• In accordance with yet another preferred embodiment, the inventive approach for resource assignment has a second step during which the actual frequency bands are associated to the respective connections, i.e. frequency bands are assigned to MS-BS connections as well as to MS-RS-BS connections. For the two partial connections MS-RS and RS-BS the same frequency bands are used. Preferably, the frequency bands are assigned to the MS-BS connections first, wherein the mobile stations being assigned directly to the base station are also separated into different groups, so that during the first communication interval, data is also communicated between the transmitter and a first group of receivers, and during the second communication interval data is also communicated between the transmitter and a second group of receivers. In case of a fully loaded cell the groups of receivers assigned directly to the base station have the same size. In case the cell is not fully loaded, this is not necessary.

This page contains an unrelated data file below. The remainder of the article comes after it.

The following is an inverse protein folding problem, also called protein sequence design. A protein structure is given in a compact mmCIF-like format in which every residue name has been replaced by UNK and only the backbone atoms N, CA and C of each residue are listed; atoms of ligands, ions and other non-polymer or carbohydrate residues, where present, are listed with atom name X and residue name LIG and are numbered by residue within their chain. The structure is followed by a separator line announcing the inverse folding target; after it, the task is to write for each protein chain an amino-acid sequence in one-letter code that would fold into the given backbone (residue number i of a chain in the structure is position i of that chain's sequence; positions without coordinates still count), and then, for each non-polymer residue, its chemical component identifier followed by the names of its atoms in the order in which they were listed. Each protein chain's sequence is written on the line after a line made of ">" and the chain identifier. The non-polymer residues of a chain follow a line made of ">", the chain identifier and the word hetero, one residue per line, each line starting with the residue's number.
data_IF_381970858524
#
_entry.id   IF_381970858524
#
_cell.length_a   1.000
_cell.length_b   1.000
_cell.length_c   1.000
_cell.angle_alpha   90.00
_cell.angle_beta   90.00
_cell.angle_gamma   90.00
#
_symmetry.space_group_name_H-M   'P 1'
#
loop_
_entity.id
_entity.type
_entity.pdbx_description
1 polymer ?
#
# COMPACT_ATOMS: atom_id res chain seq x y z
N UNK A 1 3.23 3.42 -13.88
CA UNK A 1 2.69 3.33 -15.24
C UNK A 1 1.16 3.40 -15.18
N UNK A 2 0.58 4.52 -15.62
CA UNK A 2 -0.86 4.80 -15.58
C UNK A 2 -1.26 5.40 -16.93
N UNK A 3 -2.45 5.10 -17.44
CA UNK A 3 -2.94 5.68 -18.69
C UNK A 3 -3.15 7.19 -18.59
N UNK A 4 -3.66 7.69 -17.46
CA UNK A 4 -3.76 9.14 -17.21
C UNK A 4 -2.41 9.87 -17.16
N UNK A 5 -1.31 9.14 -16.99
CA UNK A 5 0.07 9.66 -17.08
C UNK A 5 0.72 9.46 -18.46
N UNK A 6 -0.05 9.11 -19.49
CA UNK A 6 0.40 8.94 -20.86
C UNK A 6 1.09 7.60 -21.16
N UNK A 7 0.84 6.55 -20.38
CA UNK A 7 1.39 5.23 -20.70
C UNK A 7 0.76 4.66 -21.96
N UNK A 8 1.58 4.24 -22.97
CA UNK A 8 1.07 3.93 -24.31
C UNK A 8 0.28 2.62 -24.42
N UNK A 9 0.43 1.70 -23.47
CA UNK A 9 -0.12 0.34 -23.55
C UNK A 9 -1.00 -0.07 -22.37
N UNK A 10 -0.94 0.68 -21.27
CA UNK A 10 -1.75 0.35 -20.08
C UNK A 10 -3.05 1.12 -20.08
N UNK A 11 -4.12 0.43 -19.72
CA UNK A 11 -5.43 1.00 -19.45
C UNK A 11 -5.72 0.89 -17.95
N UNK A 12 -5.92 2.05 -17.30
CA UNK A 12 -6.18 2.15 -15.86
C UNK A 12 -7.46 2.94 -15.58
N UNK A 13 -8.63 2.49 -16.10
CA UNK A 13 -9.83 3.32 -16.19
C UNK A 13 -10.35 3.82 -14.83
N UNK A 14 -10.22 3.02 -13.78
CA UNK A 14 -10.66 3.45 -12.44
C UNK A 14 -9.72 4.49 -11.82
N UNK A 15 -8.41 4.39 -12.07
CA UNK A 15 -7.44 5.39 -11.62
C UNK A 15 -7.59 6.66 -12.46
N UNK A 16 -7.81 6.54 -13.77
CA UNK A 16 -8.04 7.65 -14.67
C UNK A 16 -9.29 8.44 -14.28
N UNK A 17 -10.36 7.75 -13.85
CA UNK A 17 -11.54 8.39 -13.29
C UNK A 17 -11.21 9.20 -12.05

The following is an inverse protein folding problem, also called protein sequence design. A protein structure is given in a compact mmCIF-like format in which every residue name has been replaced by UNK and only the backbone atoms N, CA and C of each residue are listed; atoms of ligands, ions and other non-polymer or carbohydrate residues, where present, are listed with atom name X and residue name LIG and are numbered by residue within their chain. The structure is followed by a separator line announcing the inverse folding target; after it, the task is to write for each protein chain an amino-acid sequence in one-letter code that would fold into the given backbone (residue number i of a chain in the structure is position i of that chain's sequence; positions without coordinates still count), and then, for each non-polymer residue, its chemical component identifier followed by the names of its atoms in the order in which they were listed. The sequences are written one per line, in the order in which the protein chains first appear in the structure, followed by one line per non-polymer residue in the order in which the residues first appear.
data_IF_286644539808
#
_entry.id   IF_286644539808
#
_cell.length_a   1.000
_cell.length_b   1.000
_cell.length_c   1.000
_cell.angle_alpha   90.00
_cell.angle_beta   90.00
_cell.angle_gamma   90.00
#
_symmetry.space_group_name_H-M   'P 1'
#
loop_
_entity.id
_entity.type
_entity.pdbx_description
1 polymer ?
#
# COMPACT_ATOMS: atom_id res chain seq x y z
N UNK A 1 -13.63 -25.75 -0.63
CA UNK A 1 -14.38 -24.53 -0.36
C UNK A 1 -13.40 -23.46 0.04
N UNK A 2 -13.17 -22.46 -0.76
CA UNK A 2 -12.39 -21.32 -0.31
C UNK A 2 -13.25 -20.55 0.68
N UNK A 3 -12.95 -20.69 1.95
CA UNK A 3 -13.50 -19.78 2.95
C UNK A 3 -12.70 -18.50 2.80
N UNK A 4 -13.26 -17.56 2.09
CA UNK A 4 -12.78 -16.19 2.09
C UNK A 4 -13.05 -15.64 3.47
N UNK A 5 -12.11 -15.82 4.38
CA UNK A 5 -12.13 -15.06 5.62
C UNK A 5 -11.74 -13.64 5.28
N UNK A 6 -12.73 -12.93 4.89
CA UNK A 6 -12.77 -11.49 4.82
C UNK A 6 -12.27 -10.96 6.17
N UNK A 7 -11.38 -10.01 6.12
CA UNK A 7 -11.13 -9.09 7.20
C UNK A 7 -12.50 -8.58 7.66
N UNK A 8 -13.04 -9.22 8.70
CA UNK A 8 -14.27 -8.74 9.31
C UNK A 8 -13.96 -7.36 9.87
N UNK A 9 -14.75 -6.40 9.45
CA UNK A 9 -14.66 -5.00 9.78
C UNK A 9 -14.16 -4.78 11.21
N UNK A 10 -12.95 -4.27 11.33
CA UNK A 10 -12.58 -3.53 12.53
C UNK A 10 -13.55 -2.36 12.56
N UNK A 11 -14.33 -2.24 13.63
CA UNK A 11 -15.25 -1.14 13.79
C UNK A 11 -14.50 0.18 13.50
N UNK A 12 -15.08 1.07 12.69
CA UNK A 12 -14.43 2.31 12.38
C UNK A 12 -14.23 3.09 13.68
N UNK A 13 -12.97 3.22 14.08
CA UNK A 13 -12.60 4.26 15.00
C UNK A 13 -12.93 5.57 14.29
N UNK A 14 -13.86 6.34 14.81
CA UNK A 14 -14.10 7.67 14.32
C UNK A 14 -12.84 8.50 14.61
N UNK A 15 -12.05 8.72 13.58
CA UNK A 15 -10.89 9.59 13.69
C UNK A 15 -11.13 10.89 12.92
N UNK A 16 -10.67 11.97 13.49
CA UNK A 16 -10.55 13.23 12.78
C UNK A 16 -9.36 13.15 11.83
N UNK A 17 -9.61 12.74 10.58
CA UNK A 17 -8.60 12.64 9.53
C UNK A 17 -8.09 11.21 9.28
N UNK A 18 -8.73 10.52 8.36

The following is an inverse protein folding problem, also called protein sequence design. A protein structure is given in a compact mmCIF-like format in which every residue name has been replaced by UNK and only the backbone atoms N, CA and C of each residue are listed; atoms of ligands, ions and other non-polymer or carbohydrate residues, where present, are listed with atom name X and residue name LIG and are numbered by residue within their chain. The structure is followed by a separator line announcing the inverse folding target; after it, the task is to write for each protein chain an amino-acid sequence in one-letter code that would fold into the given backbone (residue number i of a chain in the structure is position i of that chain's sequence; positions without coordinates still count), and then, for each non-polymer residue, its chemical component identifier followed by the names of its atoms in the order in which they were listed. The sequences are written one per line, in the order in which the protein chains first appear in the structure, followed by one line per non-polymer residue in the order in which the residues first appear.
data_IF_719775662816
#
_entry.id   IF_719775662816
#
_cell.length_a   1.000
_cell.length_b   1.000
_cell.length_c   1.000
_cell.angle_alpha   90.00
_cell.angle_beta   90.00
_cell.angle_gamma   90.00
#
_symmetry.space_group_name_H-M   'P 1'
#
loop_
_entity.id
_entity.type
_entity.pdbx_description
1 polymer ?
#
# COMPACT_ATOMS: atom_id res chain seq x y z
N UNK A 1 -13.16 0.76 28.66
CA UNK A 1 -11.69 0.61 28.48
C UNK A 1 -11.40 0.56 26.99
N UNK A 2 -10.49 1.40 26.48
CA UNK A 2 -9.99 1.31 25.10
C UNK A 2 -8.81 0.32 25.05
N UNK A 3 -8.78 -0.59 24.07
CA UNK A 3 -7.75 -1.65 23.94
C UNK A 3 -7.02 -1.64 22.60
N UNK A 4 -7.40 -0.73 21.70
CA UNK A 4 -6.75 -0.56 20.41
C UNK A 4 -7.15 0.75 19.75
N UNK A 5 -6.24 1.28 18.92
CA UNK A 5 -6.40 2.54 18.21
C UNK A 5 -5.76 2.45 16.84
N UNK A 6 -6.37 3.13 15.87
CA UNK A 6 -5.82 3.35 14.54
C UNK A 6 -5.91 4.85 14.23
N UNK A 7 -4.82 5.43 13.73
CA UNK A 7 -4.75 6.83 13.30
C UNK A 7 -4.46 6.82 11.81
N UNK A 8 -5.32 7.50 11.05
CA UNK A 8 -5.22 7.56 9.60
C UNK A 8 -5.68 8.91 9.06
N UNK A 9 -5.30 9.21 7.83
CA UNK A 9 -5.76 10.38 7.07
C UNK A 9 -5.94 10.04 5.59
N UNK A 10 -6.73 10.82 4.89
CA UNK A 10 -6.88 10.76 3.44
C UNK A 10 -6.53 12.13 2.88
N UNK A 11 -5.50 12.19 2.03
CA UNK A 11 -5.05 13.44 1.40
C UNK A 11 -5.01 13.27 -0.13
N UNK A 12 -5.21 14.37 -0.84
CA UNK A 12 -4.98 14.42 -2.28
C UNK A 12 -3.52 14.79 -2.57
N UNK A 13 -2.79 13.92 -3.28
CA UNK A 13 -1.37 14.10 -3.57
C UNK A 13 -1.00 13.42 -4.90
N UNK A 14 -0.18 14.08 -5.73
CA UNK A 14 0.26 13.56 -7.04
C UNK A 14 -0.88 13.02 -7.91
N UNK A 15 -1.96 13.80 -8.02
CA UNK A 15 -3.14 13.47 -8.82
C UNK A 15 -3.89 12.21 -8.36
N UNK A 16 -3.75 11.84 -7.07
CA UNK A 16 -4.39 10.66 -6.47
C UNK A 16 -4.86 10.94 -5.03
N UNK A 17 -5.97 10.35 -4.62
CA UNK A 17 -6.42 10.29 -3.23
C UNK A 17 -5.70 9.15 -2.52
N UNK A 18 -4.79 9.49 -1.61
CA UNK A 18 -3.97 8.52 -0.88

• Thus, in accordance with a preferred embodiment, a novel resource reuse and assignment scheme for infrastructure Decode-and-Forward (DF) relaying networks is provided which allows overcoming the capacity penalty of multi-hop networks by reusing resources within a single cell. In order to limit the created intra-cell interference, a simple but effective resource assignment scheme that relies only on average link quality measurements. The resource reuse scheme shows large capacity gains over direct transmission without the need for complicated cooperative transmission schemes. Large capacity gains for decode-and-forward relaying compared to direct transmission are achieved by reusing resources in the cell. The reuse in the base station slot (RBS) scheme proves to allow an efficient reuse of resources. Furthermore, resource assignment is important to limit the intra-cell interference that is created by reusing resources. The interference-aware resource assignment gives significant gains compared to the case of taking interference not into account, in particular for users that generally suffer from low capacity. Naturally, the present invention is not limited to such an embodiment, i.e., the relay station could for example also use the Amplify-and-Forward protocol.